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they had little hope of eradicating, such as lustful thoughts or fornication. In his opinion, explaining the sinfulness of acts that people would not give up simply transformed unwitting sins into mortal ones. In some respects, Liguori extended to men, or at least to common men, Rousseau's ideas about women. Both men and women are better left in a more 'natural' state, without being corrupted by too much knowledge. Such ideas were shared by many Catholic government officials, and the number of schools for children of both sexes was significantly smaller in Catholic areas than in Protestant.

In practice rather than in theory, there was more variety in patterns of marriage and sexuality in Catholic Europe than the officials at the Council of Trent hoped would be the case. Tridentine regulations and other measures of social discipline were much easier to enforce in cities and towns than in more isolated rural areas, and depended on the cooperation of secular authorities, which was not always forthcoming. In France, for example, the royal council refused to acknowledge the decisions of Trent, so royal and local church legislation became the basis of matrimonial law. Enforcement of clerical celibacy and the end of clerical concubinage were slow in coming, as were effective prohibitions of sexual relations before marriage among the laity, especially in rural areas. Prostitution was often licensed in Catholic areas rather than being prohibited as it was in Protestant areas, though reforming bishops occasionally tried to close all brothels, opening special houses, termed Magdalene houses, for repentant prostitutes and other 'fallen women'. Sodomy fell under the jurisdiction of the various Inquisitions in some parts of Catholic Europe, under episcopal courts in others, and under secular courts in still others, and regional differences emerged in both arrests and punishments. In general the severity of punishment for sodomy gradually declined, with the last execution for sodomy in Aragon in 1633 and in Castile and the rest of Catholic Europe about a century later. By the early eighteenth century in Paris, police began to track 'sodomites' using spies and informers, with punishments couched in the religious language of repentance even though the cases were handled by secular courts.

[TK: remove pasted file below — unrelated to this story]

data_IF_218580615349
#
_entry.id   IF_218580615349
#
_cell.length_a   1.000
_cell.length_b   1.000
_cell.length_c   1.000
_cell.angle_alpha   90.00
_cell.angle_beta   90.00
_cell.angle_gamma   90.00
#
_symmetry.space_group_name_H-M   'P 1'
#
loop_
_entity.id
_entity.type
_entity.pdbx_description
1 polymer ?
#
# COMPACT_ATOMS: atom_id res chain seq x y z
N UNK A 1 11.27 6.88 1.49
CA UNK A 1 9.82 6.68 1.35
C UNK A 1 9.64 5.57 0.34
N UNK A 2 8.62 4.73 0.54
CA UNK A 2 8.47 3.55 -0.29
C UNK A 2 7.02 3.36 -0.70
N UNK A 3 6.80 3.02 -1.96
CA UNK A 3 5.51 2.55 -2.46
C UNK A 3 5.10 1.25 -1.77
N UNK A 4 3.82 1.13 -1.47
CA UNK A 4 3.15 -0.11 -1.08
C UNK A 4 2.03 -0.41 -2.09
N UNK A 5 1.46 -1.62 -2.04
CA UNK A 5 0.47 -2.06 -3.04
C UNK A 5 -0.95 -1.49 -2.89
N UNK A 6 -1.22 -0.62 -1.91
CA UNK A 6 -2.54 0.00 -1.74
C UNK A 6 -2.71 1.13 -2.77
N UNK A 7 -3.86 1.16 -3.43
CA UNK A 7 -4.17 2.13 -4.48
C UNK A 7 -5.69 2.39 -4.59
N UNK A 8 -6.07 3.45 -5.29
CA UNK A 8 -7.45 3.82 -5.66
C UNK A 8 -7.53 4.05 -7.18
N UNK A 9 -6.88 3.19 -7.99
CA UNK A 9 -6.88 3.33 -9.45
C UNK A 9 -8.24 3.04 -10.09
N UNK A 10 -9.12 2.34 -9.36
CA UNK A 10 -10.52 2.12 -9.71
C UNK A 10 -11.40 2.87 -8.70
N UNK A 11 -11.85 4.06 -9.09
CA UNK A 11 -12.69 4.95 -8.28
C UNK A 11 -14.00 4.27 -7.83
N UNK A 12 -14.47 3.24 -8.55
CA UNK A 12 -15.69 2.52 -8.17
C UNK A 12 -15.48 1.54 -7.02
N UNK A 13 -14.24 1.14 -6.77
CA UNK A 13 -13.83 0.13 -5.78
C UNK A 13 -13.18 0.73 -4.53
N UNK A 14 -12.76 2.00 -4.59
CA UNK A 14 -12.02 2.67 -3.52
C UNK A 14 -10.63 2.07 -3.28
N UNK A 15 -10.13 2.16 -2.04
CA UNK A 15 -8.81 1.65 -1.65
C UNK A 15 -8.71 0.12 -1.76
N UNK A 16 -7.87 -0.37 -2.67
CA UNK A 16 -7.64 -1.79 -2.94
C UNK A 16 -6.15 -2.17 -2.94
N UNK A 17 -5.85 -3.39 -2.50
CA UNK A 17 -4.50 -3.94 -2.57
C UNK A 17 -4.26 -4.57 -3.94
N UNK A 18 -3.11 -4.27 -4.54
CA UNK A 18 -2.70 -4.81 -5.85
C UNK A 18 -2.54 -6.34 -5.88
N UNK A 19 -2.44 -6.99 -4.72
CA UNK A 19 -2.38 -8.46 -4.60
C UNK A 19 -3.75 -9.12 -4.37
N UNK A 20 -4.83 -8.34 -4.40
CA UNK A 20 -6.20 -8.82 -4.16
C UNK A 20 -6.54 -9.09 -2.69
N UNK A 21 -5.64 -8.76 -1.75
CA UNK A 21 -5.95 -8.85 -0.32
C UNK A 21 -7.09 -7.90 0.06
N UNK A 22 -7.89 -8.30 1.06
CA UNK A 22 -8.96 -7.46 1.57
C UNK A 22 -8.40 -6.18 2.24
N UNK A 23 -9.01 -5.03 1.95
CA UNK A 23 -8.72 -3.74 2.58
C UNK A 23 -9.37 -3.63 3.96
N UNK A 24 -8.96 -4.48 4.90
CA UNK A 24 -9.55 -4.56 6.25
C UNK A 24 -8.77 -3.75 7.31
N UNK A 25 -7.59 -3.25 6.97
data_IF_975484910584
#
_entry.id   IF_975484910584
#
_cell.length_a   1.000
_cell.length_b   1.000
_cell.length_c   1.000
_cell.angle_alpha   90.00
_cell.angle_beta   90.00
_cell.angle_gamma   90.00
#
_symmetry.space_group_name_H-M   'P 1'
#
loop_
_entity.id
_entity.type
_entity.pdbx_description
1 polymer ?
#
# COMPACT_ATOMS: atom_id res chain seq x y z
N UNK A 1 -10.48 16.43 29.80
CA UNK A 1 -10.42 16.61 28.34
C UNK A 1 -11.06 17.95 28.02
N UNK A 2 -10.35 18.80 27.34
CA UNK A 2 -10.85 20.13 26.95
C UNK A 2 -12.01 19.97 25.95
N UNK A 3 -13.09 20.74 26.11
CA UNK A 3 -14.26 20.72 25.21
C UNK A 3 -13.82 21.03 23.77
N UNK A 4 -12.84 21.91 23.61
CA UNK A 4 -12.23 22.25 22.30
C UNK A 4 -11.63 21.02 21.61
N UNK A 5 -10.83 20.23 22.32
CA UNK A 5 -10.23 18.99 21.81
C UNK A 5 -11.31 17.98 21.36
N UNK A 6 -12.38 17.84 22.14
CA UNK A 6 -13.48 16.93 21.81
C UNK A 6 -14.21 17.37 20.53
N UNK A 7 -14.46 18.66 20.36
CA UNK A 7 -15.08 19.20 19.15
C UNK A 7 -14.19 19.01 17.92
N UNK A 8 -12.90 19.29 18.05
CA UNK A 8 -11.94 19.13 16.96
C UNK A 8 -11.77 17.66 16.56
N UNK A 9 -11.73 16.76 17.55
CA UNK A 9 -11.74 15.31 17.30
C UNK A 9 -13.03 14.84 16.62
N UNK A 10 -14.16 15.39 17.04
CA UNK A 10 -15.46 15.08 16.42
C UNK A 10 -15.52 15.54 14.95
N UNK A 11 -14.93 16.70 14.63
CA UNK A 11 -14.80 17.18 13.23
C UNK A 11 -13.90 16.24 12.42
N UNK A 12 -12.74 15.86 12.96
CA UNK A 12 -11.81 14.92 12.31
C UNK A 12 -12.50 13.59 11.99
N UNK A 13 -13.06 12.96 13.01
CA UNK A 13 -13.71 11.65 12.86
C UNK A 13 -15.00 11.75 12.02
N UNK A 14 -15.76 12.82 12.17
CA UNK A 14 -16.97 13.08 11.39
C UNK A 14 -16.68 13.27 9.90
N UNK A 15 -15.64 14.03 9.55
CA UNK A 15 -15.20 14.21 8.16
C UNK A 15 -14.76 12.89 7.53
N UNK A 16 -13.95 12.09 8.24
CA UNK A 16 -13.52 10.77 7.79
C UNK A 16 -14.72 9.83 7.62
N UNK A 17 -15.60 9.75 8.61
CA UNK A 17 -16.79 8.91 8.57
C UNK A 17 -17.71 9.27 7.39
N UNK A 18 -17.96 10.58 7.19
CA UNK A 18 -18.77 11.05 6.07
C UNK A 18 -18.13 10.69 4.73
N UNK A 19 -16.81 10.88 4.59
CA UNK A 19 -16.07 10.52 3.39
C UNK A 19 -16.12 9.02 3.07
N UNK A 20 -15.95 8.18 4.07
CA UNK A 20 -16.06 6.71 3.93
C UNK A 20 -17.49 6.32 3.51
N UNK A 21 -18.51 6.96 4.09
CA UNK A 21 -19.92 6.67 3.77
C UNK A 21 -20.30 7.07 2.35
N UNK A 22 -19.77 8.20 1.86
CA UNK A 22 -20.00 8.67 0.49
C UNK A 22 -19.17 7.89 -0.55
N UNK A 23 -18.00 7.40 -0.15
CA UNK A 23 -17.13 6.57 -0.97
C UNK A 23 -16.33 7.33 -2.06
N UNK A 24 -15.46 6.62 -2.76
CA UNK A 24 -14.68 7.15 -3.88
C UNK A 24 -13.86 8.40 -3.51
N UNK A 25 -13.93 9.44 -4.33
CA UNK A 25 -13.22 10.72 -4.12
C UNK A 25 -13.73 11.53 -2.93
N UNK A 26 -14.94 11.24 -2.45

Christians outside of Europe

European colonization took Christianity around the world, and in areas colonized by the Spanish, Portuguese, and French, convents for women were generally established relatively shortly after the initial conquest - during the 1520s in the Caribbean, 1540s in Mexico, and 1550s in South America. In 1637, the same year that Jesuit missionaries in Canada established the first community

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